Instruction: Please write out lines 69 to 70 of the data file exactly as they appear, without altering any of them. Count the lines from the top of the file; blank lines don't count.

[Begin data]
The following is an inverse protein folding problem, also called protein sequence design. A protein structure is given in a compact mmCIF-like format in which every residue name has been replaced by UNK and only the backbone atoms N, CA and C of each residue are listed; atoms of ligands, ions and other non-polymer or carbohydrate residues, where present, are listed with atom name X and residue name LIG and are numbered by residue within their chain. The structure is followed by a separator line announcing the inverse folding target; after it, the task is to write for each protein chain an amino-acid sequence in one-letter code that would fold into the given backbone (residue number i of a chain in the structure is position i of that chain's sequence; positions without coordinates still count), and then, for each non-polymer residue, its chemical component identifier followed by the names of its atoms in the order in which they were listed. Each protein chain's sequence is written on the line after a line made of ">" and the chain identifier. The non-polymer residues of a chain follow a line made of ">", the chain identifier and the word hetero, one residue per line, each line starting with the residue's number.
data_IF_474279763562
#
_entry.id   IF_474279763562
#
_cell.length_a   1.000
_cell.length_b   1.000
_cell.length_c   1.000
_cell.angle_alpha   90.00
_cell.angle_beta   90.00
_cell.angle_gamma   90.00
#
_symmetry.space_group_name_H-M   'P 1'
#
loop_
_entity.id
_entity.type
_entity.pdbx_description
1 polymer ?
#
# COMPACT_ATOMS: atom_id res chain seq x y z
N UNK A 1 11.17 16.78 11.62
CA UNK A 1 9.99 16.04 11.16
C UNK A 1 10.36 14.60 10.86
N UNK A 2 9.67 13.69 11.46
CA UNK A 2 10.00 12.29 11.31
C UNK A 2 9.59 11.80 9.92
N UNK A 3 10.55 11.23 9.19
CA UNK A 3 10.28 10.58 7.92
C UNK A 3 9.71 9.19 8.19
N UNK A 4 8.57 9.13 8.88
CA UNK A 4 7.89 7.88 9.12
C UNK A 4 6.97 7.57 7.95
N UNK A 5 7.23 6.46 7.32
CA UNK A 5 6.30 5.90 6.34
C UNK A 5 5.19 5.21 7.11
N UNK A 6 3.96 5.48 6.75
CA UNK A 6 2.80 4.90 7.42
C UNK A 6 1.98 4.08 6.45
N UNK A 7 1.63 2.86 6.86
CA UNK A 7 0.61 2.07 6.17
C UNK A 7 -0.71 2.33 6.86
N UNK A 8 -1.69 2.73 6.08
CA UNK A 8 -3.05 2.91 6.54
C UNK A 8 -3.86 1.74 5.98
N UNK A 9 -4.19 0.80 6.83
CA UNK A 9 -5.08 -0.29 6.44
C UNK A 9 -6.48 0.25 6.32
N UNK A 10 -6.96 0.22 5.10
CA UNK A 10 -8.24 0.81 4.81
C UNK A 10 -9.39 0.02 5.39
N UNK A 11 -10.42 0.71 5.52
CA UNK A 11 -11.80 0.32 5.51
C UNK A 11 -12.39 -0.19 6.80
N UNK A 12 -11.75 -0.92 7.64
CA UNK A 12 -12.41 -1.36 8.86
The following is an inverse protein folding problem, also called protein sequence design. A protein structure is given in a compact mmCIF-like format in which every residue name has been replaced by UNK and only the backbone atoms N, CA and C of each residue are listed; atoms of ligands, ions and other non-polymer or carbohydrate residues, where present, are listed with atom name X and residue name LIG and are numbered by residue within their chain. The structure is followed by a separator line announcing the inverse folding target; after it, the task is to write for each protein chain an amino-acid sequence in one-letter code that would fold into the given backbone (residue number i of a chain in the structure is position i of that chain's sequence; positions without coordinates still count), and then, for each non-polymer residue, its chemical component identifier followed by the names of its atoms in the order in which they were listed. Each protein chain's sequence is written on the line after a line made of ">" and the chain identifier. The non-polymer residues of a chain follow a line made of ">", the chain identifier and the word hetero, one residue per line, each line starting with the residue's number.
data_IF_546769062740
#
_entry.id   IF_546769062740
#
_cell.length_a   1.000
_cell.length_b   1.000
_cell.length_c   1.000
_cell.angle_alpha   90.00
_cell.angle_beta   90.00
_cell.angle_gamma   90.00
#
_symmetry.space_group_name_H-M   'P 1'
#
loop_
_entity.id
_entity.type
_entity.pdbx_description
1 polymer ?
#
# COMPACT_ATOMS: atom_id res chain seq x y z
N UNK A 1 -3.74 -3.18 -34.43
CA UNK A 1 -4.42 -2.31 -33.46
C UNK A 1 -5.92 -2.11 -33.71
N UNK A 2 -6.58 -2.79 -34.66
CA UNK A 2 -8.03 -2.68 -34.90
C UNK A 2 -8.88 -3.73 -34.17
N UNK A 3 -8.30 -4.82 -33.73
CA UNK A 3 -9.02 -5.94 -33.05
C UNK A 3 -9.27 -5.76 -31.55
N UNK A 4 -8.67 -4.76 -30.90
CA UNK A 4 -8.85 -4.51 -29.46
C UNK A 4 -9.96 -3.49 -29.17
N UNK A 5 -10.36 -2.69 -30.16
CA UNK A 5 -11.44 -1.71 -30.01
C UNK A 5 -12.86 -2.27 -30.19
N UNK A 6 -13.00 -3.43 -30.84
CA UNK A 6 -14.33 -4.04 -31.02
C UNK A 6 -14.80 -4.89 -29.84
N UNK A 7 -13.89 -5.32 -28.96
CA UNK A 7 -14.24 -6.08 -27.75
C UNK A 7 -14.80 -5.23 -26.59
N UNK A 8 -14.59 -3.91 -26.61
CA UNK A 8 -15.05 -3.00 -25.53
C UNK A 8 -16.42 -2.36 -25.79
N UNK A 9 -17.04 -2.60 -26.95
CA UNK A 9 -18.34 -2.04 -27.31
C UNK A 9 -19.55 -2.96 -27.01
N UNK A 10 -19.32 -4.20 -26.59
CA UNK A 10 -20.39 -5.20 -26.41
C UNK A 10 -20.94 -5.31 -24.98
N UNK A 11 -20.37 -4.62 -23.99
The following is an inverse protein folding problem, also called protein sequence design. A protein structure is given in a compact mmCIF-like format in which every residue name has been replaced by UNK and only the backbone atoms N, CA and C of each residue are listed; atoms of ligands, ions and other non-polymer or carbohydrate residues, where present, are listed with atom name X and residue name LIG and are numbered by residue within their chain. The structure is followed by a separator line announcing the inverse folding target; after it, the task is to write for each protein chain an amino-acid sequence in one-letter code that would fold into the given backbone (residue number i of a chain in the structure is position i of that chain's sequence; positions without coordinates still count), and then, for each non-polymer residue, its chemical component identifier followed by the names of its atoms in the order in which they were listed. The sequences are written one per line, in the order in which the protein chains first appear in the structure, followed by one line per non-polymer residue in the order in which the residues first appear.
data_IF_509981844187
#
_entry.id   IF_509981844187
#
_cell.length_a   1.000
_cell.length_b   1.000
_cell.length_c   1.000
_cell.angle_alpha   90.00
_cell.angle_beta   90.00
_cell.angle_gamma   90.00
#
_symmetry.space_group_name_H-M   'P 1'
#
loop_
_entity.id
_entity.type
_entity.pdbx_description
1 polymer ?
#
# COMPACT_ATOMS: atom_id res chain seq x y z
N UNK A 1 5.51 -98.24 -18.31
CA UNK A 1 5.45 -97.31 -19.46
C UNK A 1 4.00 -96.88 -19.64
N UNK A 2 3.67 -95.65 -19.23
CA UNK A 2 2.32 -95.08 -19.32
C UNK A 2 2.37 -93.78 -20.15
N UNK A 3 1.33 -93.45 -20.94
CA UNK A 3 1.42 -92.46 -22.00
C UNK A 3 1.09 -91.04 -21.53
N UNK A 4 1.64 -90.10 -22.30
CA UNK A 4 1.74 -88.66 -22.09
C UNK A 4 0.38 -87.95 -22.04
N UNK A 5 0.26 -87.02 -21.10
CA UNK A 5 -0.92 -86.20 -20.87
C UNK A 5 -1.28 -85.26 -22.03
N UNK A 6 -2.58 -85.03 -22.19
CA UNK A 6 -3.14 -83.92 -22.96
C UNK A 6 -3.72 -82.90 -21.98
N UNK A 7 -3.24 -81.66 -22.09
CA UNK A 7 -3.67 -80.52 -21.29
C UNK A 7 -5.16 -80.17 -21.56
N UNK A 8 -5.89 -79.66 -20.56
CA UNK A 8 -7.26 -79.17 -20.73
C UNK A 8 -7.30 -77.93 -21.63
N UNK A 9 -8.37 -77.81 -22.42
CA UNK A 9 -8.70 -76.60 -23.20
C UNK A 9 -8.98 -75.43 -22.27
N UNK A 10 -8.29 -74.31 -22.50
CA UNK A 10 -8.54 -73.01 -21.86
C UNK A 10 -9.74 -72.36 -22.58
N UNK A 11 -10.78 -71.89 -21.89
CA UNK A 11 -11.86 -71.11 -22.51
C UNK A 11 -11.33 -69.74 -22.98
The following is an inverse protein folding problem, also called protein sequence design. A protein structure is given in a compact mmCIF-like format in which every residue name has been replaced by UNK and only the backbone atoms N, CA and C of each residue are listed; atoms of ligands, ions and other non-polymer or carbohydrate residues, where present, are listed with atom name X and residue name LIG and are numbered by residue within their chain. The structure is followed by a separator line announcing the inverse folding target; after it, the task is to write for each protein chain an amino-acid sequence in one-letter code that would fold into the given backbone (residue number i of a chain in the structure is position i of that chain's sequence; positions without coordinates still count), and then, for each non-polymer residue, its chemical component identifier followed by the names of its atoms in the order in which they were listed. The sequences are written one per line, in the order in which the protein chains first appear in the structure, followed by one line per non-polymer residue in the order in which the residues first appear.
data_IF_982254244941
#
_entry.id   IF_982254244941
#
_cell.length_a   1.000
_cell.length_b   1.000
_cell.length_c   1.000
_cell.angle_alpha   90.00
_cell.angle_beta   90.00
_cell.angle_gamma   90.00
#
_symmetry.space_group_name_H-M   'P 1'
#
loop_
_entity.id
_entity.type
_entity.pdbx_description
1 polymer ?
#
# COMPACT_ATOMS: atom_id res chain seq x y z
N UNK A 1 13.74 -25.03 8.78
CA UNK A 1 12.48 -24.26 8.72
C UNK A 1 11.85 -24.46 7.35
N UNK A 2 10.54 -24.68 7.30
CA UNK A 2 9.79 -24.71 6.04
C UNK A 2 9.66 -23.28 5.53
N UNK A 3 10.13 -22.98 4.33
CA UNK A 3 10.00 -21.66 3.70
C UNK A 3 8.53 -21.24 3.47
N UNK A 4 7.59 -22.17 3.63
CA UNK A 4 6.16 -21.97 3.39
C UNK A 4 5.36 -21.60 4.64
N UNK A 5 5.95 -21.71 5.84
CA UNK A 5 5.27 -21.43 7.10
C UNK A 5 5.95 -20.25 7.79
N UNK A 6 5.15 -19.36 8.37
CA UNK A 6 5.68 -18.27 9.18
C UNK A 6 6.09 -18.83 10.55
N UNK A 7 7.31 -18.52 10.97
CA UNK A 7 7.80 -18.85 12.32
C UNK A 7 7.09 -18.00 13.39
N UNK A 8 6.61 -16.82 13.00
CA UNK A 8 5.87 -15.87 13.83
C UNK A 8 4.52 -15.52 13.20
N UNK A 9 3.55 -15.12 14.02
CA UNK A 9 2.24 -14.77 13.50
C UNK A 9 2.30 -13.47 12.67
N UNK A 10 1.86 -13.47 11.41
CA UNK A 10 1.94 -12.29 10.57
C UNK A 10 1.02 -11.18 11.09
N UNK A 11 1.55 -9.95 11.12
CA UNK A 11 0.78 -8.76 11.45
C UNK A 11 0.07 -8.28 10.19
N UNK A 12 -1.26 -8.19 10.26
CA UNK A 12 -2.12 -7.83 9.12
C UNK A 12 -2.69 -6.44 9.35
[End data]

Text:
_symmetry.space_group_name_H-M   'P 1'
#